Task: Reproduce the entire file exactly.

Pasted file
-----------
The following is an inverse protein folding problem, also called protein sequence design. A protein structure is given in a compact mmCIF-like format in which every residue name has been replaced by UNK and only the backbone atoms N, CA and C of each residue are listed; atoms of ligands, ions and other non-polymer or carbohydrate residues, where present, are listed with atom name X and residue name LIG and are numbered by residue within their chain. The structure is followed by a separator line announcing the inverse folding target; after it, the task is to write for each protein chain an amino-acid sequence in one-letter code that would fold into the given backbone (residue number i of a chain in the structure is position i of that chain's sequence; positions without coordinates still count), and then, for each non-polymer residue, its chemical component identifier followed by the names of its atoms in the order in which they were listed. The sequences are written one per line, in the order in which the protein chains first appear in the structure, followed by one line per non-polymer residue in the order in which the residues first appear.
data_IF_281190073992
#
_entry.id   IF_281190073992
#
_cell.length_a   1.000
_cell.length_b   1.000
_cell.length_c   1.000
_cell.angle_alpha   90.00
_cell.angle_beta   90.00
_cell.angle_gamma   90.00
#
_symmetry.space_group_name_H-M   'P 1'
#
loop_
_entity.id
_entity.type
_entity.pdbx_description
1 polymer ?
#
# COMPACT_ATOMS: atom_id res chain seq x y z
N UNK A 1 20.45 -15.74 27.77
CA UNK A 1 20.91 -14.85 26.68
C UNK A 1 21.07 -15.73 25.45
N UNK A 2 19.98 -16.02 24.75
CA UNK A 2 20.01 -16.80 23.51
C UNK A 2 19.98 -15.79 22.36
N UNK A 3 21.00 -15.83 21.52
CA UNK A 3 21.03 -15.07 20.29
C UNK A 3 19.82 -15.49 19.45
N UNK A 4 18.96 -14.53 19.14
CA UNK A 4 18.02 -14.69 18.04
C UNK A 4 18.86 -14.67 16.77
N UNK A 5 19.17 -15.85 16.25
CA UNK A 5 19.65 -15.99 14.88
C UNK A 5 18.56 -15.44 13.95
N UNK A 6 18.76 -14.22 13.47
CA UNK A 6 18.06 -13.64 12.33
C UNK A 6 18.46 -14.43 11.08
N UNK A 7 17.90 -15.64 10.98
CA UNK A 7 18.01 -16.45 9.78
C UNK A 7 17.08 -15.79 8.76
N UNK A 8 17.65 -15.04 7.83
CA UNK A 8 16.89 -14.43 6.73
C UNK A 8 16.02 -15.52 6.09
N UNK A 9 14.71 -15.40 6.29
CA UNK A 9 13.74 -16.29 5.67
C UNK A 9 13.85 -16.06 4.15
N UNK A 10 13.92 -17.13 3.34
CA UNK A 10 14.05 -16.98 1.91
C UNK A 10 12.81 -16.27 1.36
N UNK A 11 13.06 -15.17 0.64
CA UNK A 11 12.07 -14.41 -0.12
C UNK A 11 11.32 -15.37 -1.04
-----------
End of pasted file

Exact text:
The following is an inverse protein folding problem, also called protein sequence design. A protein structure is given in a compact mmCIF-like format in which every residue name has been replaced by UNK and only the backbone atoms N, CA and C of each residue are listed; atoms of ligands, ions and other non-polymer or carbohydrate residues, where present, are listed with atom name X and residue name LIG and are numbered by residue within their chain. The structure is followed by a separator line announcing the inverse folding target; after it, the task is to write for each protein chain an amino-acid sequence in one-letter code that would fold into the given backbone (residue number i of a chain in the structure is position i of that chain's sequence; positions without coordinates still count), and then, for each non-polymer residue, its chemical component identifier followed by the names of its atoms in the order in which they were listed. The sequences are written one per line, in the order in which the protein chains first appear in the structure, followed by one line per non-polymer residue in the order in which the residues first appear.
data_IF_281190073992
#
_entry.id   IF_281190073992
#
_cell.length_a   1.000
_cell.length_b   1.000
_cell.length_c   1.000
_cell.angle_alpha   90.00
_cell.angle_beta   90.00
_cell.angle_gamma   90.00
#
_symmetry.space_group_name_H-M   'P 1'
#
loop_
_entity.id
_entity.type
_entity.pdbx_description
1 polymer ?
#
# COMPACT_ATOMS: atom_id res chain seq x y z
N UNK A 1 20.45 -15.74 27.77
CA UNK A 1 20.91 -14.85 26.68
C UNK A 1 21.07 -15.73 25.45
N UNK A 2 19.98 -16.02 24.75
CA UNK A 2 20.01 -16.80 23.51
C UNK A 2 19.98 -15.79 22.36
N UNK A 3 21.00 -15.83 21.52
CA UNK A 3 21.03 -15.07 20.29
C UNK A 3 19.82 -15.49 19.45
N UNK A 4 18.96 -14.53 19.14
CA UNK A 4 18.02 -14.69 18.04
C UNK A 4 18.86 -14.67 16.77
N UNK A 5 19.17 -15.85 16.25
CA UNK A 5 19.65 -15.99 14.88
C UNK A 5 18.56 -15.44 13.95
N UNK A 6 18.76 -14.22 13.47
CA UNK A 6 18.06 -13.64 12.33
C UNK A 6 18.46 -14.43 11.08
N UNK A 7 17.90 -15.64 10.98
CA UNK A 7 18.01 -16.45 9.78
C UNK A 7 17.08 -15.79 8.76
N UNK A 8 17.65 -15.04 7.83
CA UNK A 8 16.89 -14.43 6.73
C UNK A 8 16.02 -15.52 6.09
N UNK A 9 14.71 -15.40 6.29
CA UNK A 9 13.74 -16.29 5.67
C UNK A 9 13.85 -16.06 4.15
N UNK A 10 13.92 -17.13 3.34
CA UNK A 10 14.05 -16.98 1.91
C UNK A 10 12.81 -16.27 1.36
N UNK A 11 13.06 -15.17 0.64
CA UNK A 11 12.07 -14.41 -0.12
C UNK A 11 11.32 -15.37 -1.04